The NDP is leading in Esquimalt-Metchosin, but is virtually neck-and-neck with the Liberals in the Cowichan Valley as they try to hold two seats vacated by retiring MLAs in the provincial election, a new poll commissioned by the Times Colonist shows.
The Liberals had hoped to grab both NDP strongholds after the departure of Maurine Karagianis from the Esquimalt riding and Bill Routley from Cowichan Valley.
But NDP candidate Mitzi Dean looks to have a comfortable eight-percentage-point lead over Liberal candidate and Esquimalt Mayor Barb Desjardins with just two days until the general vote on Tuesday.
Andy MacKinnon of the B.C. Green Party is 12 points back, according to the telephone survey by Oraclepoll Research of Toronto.
The pollsters interviewed 300 voting-age people in the riding between Tuesday and Friday.
• 40 per cent of decided voters back Dean
• 32 per cent back Desjardins
• 28 per cent back MacKinnon
Thirteen per cent of those surveyed said they were undecided.
Karagianis won the old Esquimalt-Royal Roads riding in 2013 with 48 per cent of the vote. The Liberal candidate captured 29 per cent.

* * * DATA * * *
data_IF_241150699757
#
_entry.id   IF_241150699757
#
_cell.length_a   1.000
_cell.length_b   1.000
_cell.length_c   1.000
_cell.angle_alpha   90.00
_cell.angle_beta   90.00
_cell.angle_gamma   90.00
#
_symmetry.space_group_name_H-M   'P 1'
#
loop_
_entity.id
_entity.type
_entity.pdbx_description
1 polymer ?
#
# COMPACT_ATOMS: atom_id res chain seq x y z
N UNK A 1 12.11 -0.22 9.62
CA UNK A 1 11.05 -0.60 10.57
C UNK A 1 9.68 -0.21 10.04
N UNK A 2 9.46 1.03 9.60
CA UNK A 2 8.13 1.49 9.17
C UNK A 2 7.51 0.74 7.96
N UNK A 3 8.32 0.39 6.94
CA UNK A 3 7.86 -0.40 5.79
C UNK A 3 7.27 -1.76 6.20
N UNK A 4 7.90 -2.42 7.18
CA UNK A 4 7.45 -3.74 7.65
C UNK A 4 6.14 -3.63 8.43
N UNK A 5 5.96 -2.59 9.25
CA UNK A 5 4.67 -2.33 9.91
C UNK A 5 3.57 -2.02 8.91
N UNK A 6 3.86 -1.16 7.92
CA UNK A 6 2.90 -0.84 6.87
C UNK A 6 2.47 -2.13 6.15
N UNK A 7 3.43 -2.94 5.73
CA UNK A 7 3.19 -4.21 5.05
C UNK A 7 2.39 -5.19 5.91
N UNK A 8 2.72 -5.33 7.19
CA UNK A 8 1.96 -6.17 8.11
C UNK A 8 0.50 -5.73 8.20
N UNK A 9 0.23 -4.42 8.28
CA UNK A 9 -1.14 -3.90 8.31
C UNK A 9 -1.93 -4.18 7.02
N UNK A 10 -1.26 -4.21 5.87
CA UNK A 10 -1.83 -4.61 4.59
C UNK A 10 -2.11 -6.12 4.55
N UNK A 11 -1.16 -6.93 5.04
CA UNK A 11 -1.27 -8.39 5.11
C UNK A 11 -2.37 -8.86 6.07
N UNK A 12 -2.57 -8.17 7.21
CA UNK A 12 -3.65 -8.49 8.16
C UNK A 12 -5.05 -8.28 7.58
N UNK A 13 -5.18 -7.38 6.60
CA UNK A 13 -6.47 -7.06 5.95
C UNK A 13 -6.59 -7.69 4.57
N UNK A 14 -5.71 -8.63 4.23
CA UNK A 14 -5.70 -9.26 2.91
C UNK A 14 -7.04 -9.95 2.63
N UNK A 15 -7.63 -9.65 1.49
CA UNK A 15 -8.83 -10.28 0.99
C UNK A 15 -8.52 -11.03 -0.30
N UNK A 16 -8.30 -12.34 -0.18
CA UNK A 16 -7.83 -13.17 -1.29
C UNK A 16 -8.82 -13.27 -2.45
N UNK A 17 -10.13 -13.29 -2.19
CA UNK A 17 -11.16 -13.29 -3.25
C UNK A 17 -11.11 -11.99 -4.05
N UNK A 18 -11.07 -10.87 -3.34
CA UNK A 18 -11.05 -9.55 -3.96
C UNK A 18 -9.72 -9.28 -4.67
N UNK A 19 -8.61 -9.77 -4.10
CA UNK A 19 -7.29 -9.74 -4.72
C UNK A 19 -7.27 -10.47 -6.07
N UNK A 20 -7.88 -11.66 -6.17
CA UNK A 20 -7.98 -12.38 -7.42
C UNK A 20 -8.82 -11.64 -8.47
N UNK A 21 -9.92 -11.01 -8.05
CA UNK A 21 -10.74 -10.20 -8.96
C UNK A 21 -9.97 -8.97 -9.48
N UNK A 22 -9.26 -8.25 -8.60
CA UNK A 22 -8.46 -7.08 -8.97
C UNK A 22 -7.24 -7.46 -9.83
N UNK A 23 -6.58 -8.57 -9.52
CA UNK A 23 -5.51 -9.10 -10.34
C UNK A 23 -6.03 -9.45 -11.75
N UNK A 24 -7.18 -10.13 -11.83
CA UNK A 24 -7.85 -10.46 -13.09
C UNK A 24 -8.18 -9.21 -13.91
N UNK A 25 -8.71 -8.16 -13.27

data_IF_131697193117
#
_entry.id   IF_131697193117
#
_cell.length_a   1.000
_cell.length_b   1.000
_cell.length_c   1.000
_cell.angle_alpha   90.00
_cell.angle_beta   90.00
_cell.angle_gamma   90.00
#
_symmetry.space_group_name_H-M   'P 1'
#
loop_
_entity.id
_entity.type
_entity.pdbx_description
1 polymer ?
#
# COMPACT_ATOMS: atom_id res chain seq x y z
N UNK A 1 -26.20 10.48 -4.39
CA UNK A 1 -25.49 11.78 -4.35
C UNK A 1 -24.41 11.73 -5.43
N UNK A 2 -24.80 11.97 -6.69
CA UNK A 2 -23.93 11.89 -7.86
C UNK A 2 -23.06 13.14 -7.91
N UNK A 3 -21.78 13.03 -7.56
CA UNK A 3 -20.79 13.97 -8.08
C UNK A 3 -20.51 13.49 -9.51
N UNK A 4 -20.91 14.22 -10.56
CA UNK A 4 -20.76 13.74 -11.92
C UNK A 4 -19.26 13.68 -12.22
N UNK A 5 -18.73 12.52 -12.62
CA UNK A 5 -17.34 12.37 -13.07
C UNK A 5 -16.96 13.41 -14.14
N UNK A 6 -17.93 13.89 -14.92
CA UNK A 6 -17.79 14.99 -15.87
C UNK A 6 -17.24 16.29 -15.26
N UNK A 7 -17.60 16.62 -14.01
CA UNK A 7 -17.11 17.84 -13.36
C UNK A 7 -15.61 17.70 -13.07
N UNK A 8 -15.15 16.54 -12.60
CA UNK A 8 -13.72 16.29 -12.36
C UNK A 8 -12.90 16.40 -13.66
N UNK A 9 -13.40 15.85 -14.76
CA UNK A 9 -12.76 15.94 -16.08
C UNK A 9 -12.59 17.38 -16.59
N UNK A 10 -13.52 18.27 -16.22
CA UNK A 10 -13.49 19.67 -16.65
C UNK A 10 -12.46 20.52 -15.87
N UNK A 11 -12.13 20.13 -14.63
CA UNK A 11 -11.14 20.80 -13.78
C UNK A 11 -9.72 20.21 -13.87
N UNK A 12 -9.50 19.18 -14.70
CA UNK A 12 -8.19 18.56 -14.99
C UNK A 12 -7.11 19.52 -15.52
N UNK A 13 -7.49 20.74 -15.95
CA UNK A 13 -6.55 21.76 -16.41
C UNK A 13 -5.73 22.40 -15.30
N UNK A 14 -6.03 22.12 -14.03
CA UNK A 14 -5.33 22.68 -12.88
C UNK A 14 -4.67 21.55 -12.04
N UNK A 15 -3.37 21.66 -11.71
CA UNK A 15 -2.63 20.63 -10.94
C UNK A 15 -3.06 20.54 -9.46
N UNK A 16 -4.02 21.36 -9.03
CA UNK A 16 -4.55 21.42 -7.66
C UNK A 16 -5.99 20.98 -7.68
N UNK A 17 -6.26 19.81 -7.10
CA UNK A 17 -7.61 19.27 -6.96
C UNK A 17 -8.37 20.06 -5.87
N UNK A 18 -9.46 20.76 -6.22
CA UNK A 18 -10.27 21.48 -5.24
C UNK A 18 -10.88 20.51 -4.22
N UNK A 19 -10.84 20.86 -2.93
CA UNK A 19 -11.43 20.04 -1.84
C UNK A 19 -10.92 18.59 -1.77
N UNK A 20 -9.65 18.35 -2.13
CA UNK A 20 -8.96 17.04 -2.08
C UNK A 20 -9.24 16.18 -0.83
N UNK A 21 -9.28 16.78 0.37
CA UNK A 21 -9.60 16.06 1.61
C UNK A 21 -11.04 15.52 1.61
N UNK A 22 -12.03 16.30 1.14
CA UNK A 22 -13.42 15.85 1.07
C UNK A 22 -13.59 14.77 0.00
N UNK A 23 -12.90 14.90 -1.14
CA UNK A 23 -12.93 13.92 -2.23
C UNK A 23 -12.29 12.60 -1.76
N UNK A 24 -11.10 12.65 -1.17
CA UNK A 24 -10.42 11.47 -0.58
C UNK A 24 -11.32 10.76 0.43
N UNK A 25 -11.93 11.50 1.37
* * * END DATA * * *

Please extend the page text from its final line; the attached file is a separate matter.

Oraclepoll president Paul Seccaspina said it appears unlikely the seat will change hands this time. “It looks like a safe riding for the NDP,” he said.
It’s more of a toss-up in Cowichan Valley, where Routley pulled 40 per cent of the vote in 2013, compared with nearly 35 per cent for Liberal candidate Steve Housser.
With Routley gone, Housser has a narrow two-percentage-point lead this time over NDP candidate Lori Iannidinardo and 13 points over Sonia Furstenau of the B.C. Green Party, the poll shows. It found:
• 37 per cent of decided voters back Housser
• 35 per cent back Iannidinardo
• 24 per cent back Furstenau
Fifteen per cent of those surveyed said they were undecided.
The Liberals and NDP are essentially tied in Cowichan Valley, Seccaspina said.
“If the Greens can pull even more NDP support away, the Liberals could pull that one out … depending on the level of voters showing up,” he said.
“It’s still a close race. It could go either way.”
The Cowichan Valley poll also questioned 300 voting-age residents.
Both polls have a margin of error of plus or minus 5.6 percentage points, 19 times out of 20.
Oraclepoll conducted the survey by telephone — reaching private numbers as well as cellphones-only households — and using person-to-person interviewing, the company said.